Section 298 of the Michigan budget proposed in February, 2016, would have enabled the transfer of funding from the current mental health system to HMOs--privatization of mental health services.  This received major public opposition and was withdrawn. 

Liutenant Governor Calley organized a 298  Stakeholdes committee (grew to about 120 people with many advocates) that met in several sessions ending in June.  That committee developed values, what is currently good and bad and recommendations for features of a future system. This initiative influenced a revised Section 298 that calls for MDHHS to present a proposal for system changes to the legislature in January, 2017. Information on this effort can be found at Section 298 Initiative  Documents from that committee may no longer be available on the MDHHS web site. 

Then MDHHS announced a new committee of 4 MDHHS managers to develop a propoasl.  A strong push by advocates led to the formation of a "Section 298 Facilitation Work Group, composed of representatives of selected stakeholder organizations.  That work group participated in the development and analysis of public input to the MDHHS initiative.  Public input started with forums held acoss the state for three "Affinity Group" communities--consumers and families, providers and payers. 

MDHHS issued an "interim draft" document in December that presents the MDHHS summary of recommendations that emerged from Affinity Group sessions for public comment.  The document does not present a MDHHS proposal, it presents a summary of the Affinity groups comments.  A revised draft was presented to the legislature January 15, 2017, that presents essentially the same results but with more history and plans.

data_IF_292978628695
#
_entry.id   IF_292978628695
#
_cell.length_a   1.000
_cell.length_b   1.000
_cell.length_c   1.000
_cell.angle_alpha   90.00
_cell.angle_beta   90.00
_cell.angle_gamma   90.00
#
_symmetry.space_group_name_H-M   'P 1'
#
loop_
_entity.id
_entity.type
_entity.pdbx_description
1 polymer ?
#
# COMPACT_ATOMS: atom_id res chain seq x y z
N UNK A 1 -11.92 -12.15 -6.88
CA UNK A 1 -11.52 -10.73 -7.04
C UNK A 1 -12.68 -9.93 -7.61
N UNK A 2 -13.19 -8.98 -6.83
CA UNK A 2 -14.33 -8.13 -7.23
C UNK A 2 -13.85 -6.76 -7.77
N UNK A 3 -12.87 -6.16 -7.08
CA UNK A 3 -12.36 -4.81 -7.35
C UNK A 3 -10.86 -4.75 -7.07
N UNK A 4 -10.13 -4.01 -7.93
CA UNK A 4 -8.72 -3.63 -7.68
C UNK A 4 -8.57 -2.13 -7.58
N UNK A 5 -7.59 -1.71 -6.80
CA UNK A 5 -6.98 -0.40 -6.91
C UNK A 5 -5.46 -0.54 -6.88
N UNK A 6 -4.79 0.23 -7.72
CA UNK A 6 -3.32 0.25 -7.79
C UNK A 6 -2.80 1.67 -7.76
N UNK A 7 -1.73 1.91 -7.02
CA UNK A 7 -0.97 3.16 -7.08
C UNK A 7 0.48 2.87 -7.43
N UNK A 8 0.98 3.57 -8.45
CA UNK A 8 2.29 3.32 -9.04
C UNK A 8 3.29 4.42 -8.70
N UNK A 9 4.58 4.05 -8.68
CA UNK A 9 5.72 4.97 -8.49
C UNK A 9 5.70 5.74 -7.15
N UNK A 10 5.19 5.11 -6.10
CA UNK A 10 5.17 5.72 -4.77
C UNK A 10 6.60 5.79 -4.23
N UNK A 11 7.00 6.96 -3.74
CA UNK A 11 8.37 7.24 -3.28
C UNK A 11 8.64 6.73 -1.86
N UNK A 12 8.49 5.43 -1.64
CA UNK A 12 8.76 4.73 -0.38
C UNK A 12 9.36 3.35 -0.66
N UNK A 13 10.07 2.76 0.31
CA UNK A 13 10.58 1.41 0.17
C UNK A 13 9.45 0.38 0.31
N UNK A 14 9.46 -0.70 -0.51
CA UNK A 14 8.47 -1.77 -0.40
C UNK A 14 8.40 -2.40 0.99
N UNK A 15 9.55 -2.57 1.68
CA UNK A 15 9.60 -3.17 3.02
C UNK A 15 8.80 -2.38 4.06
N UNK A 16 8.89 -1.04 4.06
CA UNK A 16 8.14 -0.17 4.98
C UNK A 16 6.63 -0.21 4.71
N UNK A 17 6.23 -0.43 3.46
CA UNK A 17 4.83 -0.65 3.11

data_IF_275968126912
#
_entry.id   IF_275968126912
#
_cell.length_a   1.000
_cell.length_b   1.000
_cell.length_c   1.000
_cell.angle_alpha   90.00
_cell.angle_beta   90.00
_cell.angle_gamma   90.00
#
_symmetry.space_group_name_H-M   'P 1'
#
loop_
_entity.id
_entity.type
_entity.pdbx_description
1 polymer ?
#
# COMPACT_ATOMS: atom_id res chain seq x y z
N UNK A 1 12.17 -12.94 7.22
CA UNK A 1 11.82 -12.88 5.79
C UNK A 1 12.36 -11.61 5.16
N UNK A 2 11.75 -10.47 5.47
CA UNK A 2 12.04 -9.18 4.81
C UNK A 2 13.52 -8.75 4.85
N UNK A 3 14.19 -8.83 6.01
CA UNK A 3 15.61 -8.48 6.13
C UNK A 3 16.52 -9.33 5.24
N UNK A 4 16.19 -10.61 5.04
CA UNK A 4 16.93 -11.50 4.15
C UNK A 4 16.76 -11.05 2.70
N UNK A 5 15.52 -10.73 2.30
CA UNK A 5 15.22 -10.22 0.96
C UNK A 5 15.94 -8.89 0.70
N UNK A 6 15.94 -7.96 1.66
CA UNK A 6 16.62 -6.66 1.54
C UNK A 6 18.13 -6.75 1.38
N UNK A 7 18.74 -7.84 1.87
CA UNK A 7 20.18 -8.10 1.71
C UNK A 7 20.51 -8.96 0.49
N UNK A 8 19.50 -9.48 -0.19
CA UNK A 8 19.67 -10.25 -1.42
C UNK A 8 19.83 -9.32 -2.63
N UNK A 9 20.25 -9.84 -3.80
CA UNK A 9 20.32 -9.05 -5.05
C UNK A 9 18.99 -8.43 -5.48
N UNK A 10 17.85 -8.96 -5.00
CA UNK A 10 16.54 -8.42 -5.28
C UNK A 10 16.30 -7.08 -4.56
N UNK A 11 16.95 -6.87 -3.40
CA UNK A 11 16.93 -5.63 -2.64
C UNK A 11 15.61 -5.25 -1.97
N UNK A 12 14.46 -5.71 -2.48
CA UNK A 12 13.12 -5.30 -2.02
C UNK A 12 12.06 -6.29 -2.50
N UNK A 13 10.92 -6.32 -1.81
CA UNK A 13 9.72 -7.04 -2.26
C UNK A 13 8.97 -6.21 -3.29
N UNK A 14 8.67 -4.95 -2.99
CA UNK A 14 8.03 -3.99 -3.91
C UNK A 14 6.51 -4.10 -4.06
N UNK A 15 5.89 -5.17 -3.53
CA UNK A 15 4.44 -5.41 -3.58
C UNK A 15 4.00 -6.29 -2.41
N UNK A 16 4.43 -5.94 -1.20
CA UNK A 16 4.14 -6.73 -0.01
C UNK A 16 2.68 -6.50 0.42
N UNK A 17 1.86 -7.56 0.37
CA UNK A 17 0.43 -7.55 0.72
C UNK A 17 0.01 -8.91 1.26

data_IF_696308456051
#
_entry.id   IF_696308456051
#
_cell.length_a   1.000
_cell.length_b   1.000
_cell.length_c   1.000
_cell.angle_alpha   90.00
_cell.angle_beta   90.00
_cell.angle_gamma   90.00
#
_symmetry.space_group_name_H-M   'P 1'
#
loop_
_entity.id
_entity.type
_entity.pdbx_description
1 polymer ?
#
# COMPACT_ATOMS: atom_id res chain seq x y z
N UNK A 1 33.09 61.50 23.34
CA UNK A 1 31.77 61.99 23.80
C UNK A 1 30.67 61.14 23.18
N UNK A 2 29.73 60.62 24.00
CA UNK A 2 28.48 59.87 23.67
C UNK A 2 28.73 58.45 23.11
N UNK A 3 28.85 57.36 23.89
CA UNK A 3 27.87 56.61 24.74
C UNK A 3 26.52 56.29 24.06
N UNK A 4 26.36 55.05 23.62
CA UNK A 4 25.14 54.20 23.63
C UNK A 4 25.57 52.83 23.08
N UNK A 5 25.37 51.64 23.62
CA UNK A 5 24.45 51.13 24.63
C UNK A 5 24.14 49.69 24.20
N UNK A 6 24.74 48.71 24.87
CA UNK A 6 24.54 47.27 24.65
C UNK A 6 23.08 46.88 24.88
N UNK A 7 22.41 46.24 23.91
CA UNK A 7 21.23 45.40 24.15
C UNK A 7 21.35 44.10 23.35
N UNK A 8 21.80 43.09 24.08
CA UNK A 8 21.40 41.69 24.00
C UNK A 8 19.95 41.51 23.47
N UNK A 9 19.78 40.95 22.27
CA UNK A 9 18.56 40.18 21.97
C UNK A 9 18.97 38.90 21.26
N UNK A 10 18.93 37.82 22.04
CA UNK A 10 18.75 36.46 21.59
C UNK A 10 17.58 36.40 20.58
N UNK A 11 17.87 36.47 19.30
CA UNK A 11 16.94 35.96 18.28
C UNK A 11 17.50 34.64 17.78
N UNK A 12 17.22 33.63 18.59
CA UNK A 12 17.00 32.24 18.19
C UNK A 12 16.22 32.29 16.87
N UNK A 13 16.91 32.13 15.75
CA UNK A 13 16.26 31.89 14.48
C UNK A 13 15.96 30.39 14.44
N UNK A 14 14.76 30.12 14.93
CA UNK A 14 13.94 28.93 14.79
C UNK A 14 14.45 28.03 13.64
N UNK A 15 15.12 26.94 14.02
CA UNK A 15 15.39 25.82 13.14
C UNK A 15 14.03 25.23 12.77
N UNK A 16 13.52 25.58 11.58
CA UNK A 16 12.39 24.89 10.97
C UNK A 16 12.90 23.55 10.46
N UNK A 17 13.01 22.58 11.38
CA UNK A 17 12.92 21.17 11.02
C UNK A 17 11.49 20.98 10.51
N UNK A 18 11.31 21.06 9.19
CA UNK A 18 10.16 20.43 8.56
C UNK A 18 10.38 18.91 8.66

Since then, MDHHS accepted proposals until February 4. The proposals were required to take the form of questions from MDHHS, so the model descriptions are fragmented.  The proposal documents were published by MDHHS in a 507-page document on February 16. with a public hearing scheduled for February 24, in Lansing.  Our proposal is number 2, a proposal by some of the advocates who sre members of the MDHHS work group submitted number 1.  A proposal by Oakland County Community Mental Health Authority, Macomb County Community Mental Health and Detroit Wayne Mental Health Authority is number 27.

On March 15, 2017, a final MDHHS report was presented to the legislature.

Advocacy General Information

Governor GranholmBelow are other sources of information and suggestions for participation.
How Can You Advocate for mental illness?
  • Become a Member of an advocacy group like AMI.
  • Volunteer some of your time
  • Keep Educated and up to date on mental illness
  • Become a Stigma Buster
  • Make donations to advocacy groups like AMI
  • Participate in mental illness events such as NAMI Walks
  • Attend AMI General meetings to keep abreast of current issues
  • Write your Legislator and tell him/her how you feel about mental health issues coming before the legislature.